When Charles Coventry was hovering in the 180s against Bangladesh, I voiced my fear that Saeed Anwar’s record seemed in danger of being broken. In response, a friend said, “Bah! Don’t get too attached to records, it’s a sign of mediocrity.” While it was some consolation that Coventry didn’t actually break the record – he equalled it – the gloss was still removed from that proud feeling that my countryman held the world record for the highest individual ODI score. That too, one of the finest left-handed batsmen of his time, and there’s no hiding the fact that his feat was made extra-special owing to the fact that he scored the runs against India.
Once again, as Sachin Tendulkar reached 150 against South Africa, my fellow sports fan at Dawn.com and I gave each other nervous, knowing looks. He said that whenever Tendulkar reaches 150 (he has done it on no less than three previous occasions!), he starts getting anxious.
We stopped working when Tendulkar got to 160 and started calling and texting friends to inform them that Saeed bhai’s record was under threat from the master-blaster. And as he reached 180, with almost eight overs to spare, we had resigned ourselves to the fact that Tendulkar was on his way to another record.
So when he did it, there was nothing left to do but stand up and applaud the monstrous effort. I mean, if there is anyone who deserves to hold the record, it’s Tendulkar. I’d rather have Tendulkar break Anwar’s record than any other batsman, especially if that batsman is an Indian. How would I have felt, for example, if Sourav Ganguly had done it? (Apologies to Indian fans, but that guy was really annoying). Or, for that matter, would my feelings have been as bittersweet if Coventry had actually broken the record?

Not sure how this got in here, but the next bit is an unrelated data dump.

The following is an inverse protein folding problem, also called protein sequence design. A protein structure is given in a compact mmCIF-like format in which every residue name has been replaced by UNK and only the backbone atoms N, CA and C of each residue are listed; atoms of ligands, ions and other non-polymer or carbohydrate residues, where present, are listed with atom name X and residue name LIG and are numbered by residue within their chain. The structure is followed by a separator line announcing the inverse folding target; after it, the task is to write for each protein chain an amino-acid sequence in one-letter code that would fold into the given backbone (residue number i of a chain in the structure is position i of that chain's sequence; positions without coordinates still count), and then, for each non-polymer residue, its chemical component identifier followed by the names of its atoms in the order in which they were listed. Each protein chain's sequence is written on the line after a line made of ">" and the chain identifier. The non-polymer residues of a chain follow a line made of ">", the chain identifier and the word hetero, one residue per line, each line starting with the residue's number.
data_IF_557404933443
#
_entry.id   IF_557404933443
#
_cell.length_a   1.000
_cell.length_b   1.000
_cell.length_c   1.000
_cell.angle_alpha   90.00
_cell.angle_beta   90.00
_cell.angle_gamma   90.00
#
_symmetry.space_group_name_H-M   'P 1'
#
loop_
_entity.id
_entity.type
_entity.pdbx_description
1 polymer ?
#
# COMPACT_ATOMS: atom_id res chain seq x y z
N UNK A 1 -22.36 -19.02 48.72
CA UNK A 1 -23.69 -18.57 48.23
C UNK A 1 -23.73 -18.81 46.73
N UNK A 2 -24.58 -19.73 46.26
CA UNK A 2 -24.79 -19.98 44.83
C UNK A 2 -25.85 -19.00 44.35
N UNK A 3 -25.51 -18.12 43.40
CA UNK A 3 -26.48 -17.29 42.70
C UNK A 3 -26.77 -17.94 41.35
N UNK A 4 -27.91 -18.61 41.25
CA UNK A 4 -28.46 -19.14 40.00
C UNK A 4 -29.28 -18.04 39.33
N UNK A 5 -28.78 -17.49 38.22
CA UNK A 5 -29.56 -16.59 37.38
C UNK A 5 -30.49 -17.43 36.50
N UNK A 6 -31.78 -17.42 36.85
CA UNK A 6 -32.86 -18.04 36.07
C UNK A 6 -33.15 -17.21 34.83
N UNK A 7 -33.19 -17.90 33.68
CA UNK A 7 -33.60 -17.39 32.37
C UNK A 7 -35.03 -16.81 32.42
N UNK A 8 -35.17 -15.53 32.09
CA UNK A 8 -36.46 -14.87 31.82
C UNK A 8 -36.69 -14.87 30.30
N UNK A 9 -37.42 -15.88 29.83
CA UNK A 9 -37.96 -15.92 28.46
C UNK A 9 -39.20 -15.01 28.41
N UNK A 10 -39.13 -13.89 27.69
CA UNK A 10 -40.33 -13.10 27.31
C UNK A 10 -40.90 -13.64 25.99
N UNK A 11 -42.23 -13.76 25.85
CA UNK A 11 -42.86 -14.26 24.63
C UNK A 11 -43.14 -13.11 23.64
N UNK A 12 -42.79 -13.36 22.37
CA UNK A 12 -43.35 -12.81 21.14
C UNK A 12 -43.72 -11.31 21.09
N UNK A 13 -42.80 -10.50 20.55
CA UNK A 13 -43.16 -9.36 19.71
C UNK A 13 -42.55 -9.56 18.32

The fact that Tendulkar smashed his way past Anwar’s grand total against a highly respected South African side – albeit on a cemented Gwalior pitch where the Protean bowlers averaged eight short-pitched deliveries per over – made the accomplishment even more commendable. I even found myself getting mad at M.S. Dhoni for taking most of the strike after Tendulkar had crossed 194, reducing his chances of making a double ton. Who makes 200 runs in an ODI, anyway?
Watching Tendulkar break Anwar’s record was surreal. It was also heartbreaking at times. But most of all, it was fantastic! Really, Sachin ala re bhaiya!
Hafsa Adil is a sports editor at Dawn.com.
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